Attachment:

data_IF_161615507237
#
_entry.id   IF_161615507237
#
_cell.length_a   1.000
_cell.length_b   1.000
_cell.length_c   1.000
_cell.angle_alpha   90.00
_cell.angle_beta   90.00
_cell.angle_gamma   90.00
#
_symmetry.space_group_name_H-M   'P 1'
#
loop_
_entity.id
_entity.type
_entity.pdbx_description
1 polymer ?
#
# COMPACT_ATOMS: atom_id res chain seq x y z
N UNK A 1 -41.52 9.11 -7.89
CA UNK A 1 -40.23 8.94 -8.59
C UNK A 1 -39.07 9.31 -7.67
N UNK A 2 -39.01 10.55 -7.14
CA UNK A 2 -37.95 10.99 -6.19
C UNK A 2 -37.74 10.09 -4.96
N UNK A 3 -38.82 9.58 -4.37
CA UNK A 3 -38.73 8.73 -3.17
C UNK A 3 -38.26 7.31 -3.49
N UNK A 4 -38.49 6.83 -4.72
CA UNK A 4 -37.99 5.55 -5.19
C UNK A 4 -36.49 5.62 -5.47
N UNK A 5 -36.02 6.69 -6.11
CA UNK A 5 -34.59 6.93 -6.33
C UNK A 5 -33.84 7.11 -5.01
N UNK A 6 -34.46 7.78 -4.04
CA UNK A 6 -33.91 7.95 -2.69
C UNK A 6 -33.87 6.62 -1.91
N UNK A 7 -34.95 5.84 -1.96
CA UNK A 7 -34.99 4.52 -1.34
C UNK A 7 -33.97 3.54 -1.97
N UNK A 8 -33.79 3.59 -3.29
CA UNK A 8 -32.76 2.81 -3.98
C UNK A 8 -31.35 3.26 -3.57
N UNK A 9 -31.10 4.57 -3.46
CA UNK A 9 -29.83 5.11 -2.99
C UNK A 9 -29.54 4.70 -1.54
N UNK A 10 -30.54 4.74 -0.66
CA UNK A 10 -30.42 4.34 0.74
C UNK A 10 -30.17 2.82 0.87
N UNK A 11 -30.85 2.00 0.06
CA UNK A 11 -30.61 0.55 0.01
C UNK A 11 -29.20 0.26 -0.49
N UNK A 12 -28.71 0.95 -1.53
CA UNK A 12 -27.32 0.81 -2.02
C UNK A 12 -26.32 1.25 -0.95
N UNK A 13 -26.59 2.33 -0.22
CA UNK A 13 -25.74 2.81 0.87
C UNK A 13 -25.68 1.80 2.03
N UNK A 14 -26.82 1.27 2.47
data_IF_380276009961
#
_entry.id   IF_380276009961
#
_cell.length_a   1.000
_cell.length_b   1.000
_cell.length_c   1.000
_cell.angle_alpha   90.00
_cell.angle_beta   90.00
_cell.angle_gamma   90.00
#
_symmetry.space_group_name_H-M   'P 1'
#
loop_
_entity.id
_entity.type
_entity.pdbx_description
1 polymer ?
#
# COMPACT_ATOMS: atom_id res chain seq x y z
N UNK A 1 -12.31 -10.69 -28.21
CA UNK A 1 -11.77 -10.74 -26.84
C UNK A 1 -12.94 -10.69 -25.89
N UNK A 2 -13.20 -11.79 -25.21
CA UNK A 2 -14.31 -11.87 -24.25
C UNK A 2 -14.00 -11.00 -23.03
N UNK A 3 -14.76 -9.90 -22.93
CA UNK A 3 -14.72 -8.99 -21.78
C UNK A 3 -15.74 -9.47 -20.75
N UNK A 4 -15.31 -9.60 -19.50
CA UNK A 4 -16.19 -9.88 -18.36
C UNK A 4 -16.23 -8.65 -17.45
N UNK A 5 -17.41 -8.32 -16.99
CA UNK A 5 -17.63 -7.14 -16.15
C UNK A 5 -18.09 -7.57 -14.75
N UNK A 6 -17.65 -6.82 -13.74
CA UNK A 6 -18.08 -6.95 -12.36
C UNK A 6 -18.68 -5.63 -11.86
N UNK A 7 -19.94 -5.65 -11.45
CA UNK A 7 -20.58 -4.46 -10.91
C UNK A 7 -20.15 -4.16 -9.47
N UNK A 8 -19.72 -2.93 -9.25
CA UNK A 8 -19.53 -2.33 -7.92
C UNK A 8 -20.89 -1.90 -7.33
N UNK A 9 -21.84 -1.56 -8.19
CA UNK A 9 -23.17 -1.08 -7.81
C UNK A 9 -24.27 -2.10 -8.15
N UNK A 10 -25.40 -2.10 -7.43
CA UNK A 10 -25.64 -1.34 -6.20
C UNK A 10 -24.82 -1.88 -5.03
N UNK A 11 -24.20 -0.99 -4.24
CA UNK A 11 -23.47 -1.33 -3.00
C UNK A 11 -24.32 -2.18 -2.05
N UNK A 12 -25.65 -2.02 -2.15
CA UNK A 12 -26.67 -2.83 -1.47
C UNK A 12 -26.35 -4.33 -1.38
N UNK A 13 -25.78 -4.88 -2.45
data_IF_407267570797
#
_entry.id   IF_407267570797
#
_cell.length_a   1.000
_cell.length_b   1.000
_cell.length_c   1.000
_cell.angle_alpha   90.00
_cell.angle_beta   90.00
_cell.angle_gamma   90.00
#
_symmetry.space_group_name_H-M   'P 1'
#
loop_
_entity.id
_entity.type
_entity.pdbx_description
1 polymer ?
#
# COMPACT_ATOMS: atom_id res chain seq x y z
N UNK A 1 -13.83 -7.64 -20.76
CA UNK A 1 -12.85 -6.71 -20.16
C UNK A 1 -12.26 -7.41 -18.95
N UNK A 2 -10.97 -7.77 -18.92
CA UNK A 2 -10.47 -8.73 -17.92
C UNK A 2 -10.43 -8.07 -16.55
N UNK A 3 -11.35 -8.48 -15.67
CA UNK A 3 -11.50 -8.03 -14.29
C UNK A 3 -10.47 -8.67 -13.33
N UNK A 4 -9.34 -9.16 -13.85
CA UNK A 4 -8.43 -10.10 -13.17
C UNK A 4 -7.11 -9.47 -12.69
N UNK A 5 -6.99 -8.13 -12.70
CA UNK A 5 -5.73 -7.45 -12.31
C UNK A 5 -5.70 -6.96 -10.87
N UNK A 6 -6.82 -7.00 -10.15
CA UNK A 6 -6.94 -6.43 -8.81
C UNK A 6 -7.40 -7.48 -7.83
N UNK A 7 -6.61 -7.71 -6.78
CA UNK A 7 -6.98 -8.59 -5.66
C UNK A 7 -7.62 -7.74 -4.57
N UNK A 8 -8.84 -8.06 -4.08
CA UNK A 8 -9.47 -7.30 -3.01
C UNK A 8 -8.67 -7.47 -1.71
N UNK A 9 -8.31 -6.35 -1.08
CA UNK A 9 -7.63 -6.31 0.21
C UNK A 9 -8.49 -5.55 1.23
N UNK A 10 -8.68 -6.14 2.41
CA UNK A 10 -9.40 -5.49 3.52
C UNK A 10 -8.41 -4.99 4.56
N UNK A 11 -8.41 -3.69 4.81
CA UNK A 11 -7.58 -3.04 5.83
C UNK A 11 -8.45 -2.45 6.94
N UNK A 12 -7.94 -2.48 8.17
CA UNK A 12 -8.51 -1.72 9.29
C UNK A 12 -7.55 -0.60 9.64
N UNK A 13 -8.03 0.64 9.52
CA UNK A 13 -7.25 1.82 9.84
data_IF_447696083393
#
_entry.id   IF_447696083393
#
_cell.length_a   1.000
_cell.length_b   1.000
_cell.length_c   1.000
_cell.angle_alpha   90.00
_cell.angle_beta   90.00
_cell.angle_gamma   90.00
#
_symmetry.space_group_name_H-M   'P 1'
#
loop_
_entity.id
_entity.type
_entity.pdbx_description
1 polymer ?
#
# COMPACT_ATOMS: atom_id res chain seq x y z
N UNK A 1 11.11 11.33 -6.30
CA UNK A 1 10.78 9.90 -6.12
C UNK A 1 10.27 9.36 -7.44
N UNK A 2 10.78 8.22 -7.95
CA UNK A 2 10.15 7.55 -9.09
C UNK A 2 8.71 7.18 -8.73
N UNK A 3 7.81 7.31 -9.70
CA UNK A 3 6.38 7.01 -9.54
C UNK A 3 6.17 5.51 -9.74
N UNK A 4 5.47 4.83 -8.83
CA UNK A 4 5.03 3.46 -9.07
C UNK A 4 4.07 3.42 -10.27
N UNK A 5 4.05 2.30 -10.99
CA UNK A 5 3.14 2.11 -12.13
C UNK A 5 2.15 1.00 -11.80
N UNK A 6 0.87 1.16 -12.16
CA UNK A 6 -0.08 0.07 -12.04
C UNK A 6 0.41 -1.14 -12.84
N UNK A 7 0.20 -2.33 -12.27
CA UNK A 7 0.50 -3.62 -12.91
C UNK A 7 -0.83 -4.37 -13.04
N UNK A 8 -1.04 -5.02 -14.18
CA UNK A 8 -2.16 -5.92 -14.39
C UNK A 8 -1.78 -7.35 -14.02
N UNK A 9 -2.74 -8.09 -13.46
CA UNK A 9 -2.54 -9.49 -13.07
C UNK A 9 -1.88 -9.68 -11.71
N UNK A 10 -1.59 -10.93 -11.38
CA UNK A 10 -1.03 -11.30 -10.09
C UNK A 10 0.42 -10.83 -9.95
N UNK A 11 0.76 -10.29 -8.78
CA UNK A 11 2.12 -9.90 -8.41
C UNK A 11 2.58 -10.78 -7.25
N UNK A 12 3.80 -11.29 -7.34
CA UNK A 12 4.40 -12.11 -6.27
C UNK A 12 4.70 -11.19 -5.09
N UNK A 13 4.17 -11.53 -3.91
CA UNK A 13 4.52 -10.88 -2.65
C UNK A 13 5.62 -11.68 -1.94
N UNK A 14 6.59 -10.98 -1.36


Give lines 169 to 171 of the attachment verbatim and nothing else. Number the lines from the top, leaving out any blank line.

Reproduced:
CA UNK A 11 -7.58 -3.04 5.83
C UNK A 11 -8.45 -2.45 6.94
N UNK A 12 -7.94 -2.48 8.17